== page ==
Examples of Bargaining Topics
- Pay rate and structure
- Health benefits
- Incentive programs
- Job classification
- Performance assessment procedure
- Vacation time and sick leave
- Health plans
- Layoff procedures
- Training process
- Severance pay
- Tools provided to employees
- Process for new applicants
The collective bargaining process has five main steps; we will discuss each of these steps next. The first step is the preparation of both parties. The negotiation team should consist of individuals with knowledge of the organization and the skills to be an effective negotiator. An understanding of the working conditions and dissatisfaction with working conditions is an important part of this preparation step. Establishing objectives for the negotiation and reviewing the old contract are key components to this step. The management team should also prepare and anticipate union demands, to better prepare for compromises.
The second step of the process involves both parties agreeing on how the time lines will be set for the negotiations. In addition, setting ground rules for how the negotiation will occur is an important step, as it lays the foundation for the work to come.
In the third step, each party comes to the table with proposals. It will likely involve initial opening statements and options that exist to resolve any situations that exist. The key to a successful proposal is to come to the table with a “let’s make this work” attitude. An initial discussion is had and then each party generally goes back to determine which requests it can honor and which it can’t. At this point, another meeting is generally set up to continue further discussion.
Once the group comes to an agreement or settlement (which may take many months and proposals), a new contract is written and the union members vote on whether to accept the agreement. If the union doesn’t agree, then the process begins all over again.
Ramifications of a Bargaining Impasse
When the two parties are unable to reach consensus on the collective bargaining agreement, this is called a bargaining impasse. Various kinds of strikes are used to show the displeasure of workers regarding a bargaining impasse. An economic strike is a strike stemming from unhappiness about the economic conditions during contract negotiations. For example, 45,000 Verizon workers rallied in the summer of 2011 when contract negotiations failed (Dan Goldberg, “Verizon Strike Could Last Months,” New Jersey News, August 7, 2011). The two unions, Communications Workers of America and the International Brotherhood of Electric Workers, claim that the new contract is unfair, as it asks Verizon workers to contribute more to health plans, and the company is also looking to freeze pensions at the end of the year and reduce sick time (Dan Goldberg, “Verizon Strike Could Last Months,” New Jersey News, August 7, 2011). Verizon says the telecommunications business is changing, and it cannot afford these expenses.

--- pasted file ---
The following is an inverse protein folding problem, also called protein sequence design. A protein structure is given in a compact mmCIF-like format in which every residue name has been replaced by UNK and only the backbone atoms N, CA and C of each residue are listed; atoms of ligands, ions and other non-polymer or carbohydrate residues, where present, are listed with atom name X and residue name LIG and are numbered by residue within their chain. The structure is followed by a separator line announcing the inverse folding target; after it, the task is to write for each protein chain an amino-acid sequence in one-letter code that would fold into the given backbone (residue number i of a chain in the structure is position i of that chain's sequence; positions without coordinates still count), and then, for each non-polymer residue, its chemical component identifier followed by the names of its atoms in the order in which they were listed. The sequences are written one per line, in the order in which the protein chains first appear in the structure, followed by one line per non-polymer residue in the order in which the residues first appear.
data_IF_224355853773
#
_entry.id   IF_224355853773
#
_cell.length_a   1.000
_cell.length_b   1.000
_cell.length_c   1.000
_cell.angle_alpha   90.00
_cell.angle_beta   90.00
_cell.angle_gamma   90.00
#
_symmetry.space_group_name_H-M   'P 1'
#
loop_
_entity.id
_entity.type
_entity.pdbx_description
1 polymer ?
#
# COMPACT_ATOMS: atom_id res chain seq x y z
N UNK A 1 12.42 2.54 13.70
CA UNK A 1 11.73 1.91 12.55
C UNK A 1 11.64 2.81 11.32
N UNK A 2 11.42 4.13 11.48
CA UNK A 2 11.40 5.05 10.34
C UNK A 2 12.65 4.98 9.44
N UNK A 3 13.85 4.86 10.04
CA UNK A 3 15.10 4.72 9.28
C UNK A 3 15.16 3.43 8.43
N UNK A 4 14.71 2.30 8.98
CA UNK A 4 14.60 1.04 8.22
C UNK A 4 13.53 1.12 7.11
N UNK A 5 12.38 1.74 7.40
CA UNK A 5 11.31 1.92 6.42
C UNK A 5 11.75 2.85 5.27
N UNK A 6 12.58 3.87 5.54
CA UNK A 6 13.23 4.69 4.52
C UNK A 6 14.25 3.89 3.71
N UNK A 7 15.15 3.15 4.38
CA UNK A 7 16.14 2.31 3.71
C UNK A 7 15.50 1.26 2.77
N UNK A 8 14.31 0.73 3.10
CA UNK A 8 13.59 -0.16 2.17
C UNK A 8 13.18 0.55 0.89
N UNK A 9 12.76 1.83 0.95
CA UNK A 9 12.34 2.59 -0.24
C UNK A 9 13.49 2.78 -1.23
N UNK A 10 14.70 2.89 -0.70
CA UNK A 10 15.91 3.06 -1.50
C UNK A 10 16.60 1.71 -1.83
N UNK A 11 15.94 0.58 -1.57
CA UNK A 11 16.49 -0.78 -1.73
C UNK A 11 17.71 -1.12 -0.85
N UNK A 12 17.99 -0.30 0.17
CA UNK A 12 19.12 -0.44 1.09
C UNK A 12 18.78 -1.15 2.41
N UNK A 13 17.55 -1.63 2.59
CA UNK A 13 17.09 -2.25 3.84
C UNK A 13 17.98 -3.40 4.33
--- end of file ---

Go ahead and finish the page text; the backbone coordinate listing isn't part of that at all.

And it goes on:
An unfair labor practices strike can happen during negotiations. The goal of an unfair labor practices strike is to get the organization to cease committing what the union believes to be an unfair labor practice. A bargaining impasse could mean the union goes on strike or a lockout occurs. The goal of a lockout, which prevents workers from working, is to put pressure on the union to accept the contract. A lockout can only be legally conducted when the existing collective bargaining agreement has expired and there is truly an impasse in contract negotiations. In summer 2011, the National Basketball Association locked out players when the collective bargaining agreement expired, jeopardizing the 2011–12 season while putting pressure on the players to accept the agreement (Steve Kyler, “Division among Owners?” Hoops World, August 8, 2011, accessed August 15, 2011). Similarly, the goal of a strike is to put pressure on the organization to accept the proposed contract. Some organizations will impose a lockout if workers engage in slowdowns, an intentional reduction in productivity. Some unions will engage in a slowdown instead of a strike, because the workers still earn pay, while in a strike they do not.